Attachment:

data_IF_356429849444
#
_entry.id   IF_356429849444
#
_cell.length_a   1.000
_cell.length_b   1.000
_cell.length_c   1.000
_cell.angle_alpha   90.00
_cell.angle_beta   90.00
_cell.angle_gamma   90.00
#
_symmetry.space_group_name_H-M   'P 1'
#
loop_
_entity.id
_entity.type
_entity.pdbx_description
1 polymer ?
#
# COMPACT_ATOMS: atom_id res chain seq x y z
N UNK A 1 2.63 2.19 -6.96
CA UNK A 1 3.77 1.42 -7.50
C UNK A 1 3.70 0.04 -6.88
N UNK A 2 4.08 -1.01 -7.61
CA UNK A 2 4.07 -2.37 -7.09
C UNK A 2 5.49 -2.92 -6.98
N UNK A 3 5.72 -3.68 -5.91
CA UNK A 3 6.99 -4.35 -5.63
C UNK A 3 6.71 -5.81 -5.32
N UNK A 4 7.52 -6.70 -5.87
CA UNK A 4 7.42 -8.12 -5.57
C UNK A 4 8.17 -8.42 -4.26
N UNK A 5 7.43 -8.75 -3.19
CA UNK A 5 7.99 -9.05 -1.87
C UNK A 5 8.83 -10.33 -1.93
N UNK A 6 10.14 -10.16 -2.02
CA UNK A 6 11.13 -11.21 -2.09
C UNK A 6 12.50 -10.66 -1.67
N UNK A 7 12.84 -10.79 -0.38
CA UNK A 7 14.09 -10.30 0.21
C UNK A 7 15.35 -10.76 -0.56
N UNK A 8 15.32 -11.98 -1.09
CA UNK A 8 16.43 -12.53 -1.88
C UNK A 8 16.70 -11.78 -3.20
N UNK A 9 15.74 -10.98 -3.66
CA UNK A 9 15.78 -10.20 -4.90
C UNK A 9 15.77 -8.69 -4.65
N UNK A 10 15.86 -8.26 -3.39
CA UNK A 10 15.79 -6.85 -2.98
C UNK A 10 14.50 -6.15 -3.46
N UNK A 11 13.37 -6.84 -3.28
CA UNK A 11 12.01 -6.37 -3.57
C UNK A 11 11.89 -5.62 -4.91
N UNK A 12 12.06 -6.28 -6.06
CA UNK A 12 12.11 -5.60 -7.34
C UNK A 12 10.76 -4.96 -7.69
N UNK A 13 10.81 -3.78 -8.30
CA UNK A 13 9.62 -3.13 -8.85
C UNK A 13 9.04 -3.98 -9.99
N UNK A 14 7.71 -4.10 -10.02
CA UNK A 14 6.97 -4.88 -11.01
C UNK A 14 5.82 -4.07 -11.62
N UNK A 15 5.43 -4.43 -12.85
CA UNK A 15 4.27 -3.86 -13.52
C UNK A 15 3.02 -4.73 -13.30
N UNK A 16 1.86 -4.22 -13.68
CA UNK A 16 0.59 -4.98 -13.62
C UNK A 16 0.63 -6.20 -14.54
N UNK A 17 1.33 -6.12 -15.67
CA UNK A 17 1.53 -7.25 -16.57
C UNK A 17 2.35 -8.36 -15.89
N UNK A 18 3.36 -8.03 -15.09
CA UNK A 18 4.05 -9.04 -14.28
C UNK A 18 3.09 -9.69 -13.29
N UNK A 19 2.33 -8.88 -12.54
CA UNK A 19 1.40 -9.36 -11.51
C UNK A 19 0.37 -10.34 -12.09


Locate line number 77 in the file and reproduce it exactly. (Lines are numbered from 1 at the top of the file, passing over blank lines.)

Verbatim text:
C UNK A 19 0.37 -10.34 -12.09